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Tuesday, 17 November 2015


The feudal knight of northern Europe, wearing armor of chain mail on a sturdy horse was the fighting machine of the Middle Ages.

During the reign of King Richard I in the late twelfth century race meetings became a favorite pastime of knights. It is known that one Whitsuntide, knights held a contest (the first formal race for a money prize) over a three-mile (4.80 km) course for a purse of £40 in "ready gold."

The Order of Knights Templars was founded by the French Knight Hugh of Payes in 1192 to provide protection for Christian pilgrims travelling to Jerusalem. They were given a residence near the Temple of Solomon.

Knights during the Feudal Period mostly wore chain mail until the Middle Ages were almost over. The suits of full body armor such as one sees in museums were usually created very much later than they are portrayed in films. Even then, full body armour was prohibitively expensive. Much of the armor was for ceremonial use only, reserved for a king or other high ranking personage, and never actually worn in combat.

The gauntlet was a metal glove worn by knights that was thrown down to anyone who had offended them as a sign that they were to fight to the death. The recipient picked it up to accept the challenge - thus the phrase "Throw down the gauntlet."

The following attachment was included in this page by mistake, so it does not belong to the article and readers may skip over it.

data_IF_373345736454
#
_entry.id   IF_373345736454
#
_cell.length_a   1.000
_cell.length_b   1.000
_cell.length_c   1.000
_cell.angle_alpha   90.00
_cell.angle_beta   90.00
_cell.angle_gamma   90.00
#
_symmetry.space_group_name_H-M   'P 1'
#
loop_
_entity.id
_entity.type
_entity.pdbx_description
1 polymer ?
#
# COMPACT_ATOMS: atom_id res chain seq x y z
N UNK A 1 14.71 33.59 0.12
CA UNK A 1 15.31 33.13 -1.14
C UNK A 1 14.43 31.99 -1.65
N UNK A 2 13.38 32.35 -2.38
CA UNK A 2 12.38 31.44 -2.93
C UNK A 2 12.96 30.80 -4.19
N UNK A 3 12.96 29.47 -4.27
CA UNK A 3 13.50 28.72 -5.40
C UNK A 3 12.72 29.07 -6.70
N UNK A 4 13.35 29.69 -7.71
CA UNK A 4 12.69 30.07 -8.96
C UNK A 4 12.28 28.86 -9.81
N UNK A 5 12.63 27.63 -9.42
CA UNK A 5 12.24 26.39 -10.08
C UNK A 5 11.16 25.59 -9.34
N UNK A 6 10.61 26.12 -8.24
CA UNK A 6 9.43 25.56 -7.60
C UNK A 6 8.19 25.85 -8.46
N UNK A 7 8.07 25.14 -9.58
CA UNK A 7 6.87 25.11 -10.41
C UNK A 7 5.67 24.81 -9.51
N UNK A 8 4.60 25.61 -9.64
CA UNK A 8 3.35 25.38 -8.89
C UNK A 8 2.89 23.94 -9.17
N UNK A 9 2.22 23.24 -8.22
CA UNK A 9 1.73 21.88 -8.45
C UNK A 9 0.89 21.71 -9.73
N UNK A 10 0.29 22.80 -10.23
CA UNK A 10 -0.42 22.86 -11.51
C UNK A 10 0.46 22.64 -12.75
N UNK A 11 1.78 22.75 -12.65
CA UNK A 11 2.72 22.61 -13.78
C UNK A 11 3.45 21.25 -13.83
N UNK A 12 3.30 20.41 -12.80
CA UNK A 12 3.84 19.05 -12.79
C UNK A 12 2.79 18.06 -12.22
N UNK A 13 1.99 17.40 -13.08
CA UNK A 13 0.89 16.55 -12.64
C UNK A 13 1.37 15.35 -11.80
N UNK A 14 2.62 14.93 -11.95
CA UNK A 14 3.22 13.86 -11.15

Knights in the Middle Ages did not carry cash - they would wear rings to stamp bills which people took to their castle to get paid.

Depictions of knights fighting snails were common in medieval texts. And no one really knows why.

The French knight Pierre Terrail, generally known as the Chevalier de Bayard, single-handedly defended a bridge against 200 Spaniards during the December 29, 1503 Battle of Garigliano. The exploit brought Terrail such renown that Pope Julius II tried unsuccessfully to entice him into his service.

Chevalier de Bayard at the bridge of Garigliano

The era of the knights ended in the sixteenth century as national armies replaced feudal armies.

When the Knight's Templar was dissolved the Portugal branch just changed its name to the Order of Christ – and is still around today.

Source Europress Family Encyclopedia 1999.

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